Vintage Disney in Color

Digging deep into the Photo Archive (my garage) I’ve come up with another interesting photograph from Disney past. This shot is interesting because I usually photographed with black&white film. This was necessary because of the low light conditions in Walt Disney’s Animation Building. If I recall, I began using a new Japanese color film that was much faster than the usual Kodachrome. The images tended to be somewhat grainy because of the higher speed but at least I was finally able to get color photographs of my colleagues as they labored away on Walt Disney’s “Sleeping Beauty.”

The gentleman in the photograph is assistant animator, Chuck Williams. The year is 1957, and I’ve recently been added to Freddy Hellmich’s animation clean-up team. Our team occupied several offices in G-wing and I shared my office with Chuck. The offices, though separate, were all connected by interior doors. It was a very efficient way of working. Of course back then, the Disney studio was the model of efficiency. Our bosses were directing animators, Frank Thomas and Ollie Johnston. I’ll bet those names sound familiar, don’t they? I honestly can’t remember the names of all the character animators who worked under Frank and Ollie, but they included, Hank Tanous, Hal Ambro, Jerry Hathcock and a few others. Anyway, you better believe they cracked the whip when it came to their animation clean-up. If the character animators didn’t kick our butts - then chances were pretty good that the directing animators would. I won’t tell you how many times we had to do scenes over again, but three times was not unusual.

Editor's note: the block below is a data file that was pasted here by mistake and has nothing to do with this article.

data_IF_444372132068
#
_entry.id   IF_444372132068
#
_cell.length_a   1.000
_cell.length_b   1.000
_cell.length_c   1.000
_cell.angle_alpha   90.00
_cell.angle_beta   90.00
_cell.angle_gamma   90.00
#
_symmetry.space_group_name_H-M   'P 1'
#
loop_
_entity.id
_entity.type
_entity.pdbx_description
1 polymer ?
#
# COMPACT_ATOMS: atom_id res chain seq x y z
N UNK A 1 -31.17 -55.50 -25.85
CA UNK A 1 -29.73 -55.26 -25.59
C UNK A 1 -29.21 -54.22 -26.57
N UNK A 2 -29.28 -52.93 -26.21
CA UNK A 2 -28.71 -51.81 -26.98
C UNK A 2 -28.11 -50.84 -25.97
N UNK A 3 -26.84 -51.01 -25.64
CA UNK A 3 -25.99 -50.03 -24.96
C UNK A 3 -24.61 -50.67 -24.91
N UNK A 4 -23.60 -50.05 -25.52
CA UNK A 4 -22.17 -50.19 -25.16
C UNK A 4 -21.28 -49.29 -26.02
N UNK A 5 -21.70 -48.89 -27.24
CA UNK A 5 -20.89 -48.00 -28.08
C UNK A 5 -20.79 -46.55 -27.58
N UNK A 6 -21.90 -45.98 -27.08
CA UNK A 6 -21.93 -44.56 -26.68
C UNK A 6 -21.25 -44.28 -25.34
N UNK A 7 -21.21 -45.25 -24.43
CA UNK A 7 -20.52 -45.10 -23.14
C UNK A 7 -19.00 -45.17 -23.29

Our team members consisted of key assistant animator, Freddy Hellmich. Two additional assistants, Chuck Williams and Jim Fletcher followed Freddy. The remaining crew members consisted of Rick Gonzales, Bob Reese and myself. This team of artists worked together for over two years finalizing the scenes of the good fairies, Flora, Fauna and Meriweather. Because of the production push we were required to crank out a set number of drawings per day. You might have thought we would have footage requirements but such was not the case. When it came to even more complicated drawings such as Briar Rose, the work proceeded even slower. Can you believe, one drawing a day? Yes, it’s true. The artists in the Briar Rose unit often completed only one drawing a day. Then again - it was a pretty damn good drawing.